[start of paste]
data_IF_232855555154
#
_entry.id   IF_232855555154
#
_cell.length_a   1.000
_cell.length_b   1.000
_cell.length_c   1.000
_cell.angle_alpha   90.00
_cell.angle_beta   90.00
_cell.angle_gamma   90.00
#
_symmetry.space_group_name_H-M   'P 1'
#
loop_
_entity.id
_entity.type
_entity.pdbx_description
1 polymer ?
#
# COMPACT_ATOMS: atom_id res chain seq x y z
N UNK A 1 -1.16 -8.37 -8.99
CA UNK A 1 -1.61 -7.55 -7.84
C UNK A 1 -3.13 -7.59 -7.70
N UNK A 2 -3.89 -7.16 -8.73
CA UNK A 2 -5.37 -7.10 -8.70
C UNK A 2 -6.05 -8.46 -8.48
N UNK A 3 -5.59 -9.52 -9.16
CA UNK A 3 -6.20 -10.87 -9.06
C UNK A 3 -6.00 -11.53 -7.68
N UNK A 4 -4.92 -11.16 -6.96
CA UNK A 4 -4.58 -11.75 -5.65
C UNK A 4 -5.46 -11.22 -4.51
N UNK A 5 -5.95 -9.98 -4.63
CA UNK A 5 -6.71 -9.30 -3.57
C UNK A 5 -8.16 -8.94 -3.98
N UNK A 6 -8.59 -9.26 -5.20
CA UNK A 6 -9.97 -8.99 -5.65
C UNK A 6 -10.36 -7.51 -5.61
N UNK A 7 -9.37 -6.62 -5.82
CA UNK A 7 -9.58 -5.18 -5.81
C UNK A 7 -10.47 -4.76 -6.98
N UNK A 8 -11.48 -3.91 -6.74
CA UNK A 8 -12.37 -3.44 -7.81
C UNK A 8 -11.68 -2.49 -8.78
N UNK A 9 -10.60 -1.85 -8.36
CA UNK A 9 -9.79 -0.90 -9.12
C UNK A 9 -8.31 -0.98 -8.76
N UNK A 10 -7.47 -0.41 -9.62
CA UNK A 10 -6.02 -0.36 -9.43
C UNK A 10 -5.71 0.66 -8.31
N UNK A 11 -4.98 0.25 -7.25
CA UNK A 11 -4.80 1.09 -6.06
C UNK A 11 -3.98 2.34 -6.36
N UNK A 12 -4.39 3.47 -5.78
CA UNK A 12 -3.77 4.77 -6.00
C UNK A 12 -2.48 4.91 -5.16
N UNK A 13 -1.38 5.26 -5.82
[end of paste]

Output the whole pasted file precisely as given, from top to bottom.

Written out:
data_IF_232855555154
#
_entry.id   IF_232855555154
#
_cell.length_a   1.000
_cell.length_b   1.000
_cell.length_c   1.000
_cell.angle_alpha   90.00
_cell.angle_beta   90.00
_cell.angle_gamma   90.00
#
_symmetry.space_group_name_H-M   'P 1'
#
loop_
_entity.id
_entity.type
_entity.pdbx_description
1 polymer ?
#
# COMPACT_ATOMS: atom_id res chain seq x y z
N UNK A 1 -1.16 -8.37 -8.99
CA UNK A 1 -1.61 -7.55 -7.84
C UNK A 1 -3.13 -7.59 -7.70
N UNK A 2 -3.89 -7.16 -8.73
CA UNK A 2 -5.37 -7.10 -8.70
C UNK A 2 -6.05 -8.46 -8.48
N UNK A 3 -5.59 -9.52 -9.16
CA UNK A 3 -6.20 -10.87 -9.06
C UNK A 3 -6.00 -11.53 -7.68
N UNK A 4 -4.92 -11.16 -6.96
CA UNK A 4 -4.58 -11.75 -5.65
C UNK A 4 -5.46 -11.22 -4.51
N UNK A 5 -5.95 -9.98 -4.63
CA UNK A 5 -6.71 -9.30 -3.57
C UNK A 5 -8.16 -8.94 -3.98
N UNK A 6 -8.59 -9.26 -5.20
CA UNK A 6 -9.97 -8.99 -5.65
C UNK A 6 -10.36 -7.51 -5.61
N UNK A 7 -9.37 -6.62 -5.82
CA UNK A 7 -9.58 -5.18 -5.81
C UNK A 7 -10.47 -4.76 -6.98
N UNK A 8 -11.48 -3.91 -6.74
CA UNK A 8 -12.37 -3.44 -7.81
C UNK A 8 -11.68 -2.49 -8.78
N UNK A 9 -10.60 -1.85 -8.36
CA UNK A 9 -9.79 -0.90 -9.12
C UNK A 9 -8.31 -0.98 -8.76
N UNK A 10 -7.47 -0.41 -9.62
CA UNK A 10 -6.02 -0.36 -9.43
C UNK A 10 -5.71 0.66 -8.31
N UNK A 11 -4.98 0.25 -7.25
CA UNK A 11 -4.80 1.09 -6.06
C UNK A 11 -3.98 2.34 -6.36
N UNK A 12 -4.39 3.47 -5.78
CA UNK A 12 -3.77 4.77 -6.00
C UNK A 12 -2.48 4.91 -5.16
N UNK A 13 -1.38 5.26 -5.82